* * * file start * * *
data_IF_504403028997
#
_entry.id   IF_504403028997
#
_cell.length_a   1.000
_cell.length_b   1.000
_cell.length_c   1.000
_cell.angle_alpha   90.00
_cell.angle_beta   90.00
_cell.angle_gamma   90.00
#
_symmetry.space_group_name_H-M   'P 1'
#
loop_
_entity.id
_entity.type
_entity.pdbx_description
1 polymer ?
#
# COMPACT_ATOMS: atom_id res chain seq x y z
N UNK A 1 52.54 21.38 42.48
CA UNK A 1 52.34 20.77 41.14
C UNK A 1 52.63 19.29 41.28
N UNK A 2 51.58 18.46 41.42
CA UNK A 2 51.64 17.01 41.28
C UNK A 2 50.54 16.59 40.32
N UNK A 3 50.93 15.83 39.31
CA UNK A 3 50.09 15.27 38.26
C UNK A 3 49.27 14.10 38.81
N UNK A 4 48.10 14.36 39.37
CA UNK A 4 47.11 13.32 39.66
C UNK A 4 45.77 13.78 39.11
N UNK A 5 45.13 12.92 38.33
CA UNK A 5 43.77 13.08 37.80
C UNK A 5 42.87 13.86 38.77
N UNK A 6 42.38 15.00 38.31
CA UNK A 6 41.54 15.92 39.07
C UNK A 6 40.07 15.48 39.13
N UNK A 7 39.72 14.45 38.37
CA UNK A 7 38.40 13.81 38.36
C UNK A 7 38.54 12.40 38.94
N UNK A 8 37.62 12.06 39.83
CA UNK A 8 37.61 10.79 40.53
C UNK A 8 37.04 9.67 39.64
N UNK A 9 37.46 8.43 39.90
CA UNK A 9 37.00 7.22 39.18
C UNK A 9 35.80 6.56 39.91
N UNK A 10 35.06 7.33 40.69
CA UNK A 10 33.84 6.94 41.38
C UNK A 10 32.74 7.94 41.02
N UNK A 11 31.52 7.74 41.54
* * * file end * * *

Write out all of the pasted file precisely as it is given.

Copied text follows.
data_IF_504403028997
#
_entry.id   IF_504403028997
#
_cell.length_a   1.000
_cell.length_b   1.000
_cell.length_c   1.000
_cell.angle_alpha   90.00
_cell.angle_beta   90.00
_cell.angle_gamma   90.00
#
_symmetry.space_group_name_H-M   'P 1'
#
loop_
_entity.id
_entity.type
_entity.pdbx_description
1 polymer ?
#
# COMPACT_ATOMS: atom_id res chain seq x y z
N UNK A 1 52.54 21.38 42.48
CA UNK A 1 52.34 20.77 41.14
C UNK A 1 52.63 19.29 41.28
N UNK A 2 51.58 18.46 41.42
CA UNK A 2 51.64 17.01 41.28
C UNK A 2 50.54 16.59 40.32
N UNK A 3 50.93 15.83 39.31
CA UNK A 3 50.09 15.27 38.26
C UNK A 3 49.27 14.10 38.81
N UNK A 4 48.10 14.36 39.37
CA UNK A 4 47.11 13.32 39.66
C UNK A 4 45.77 13.78 39.11
N UNK A 5 45.13 12.92 38.33
CA UNK A 5 43.77 13.08 37.80
C UNK A 5 42.87 13.86 38.77
N UNK A 6 42.38 15.00 38.31
CA UNK A 6 41.54 15.92 39.07
C UNK A 6 40.07 15.48 39.13
N UNK A 7 39.72 14.45 38.37
CA UNK A 7 38.40 13.81 38.36
C UNK A 7 38.54 12.40 38.94
N UNK A 8 37.62 12.06 39.83
CA UNK A 8 37.61 10.79 40.53
C UNK A 8 37.04 9.67 39.64
N UNK A 9 37.46 8.43 39.90
CA UNK A 9 37.00 7.22 39.18
C UNK A 9 35.80 6.56 39.91
N UNK A 10 35.06 7.33 40.69
CA UNK A 10 33.84 6.94 41.38
C UNK A 10 32.74 7.94 41.02
N UNK A 11 31.52 7.74 41.54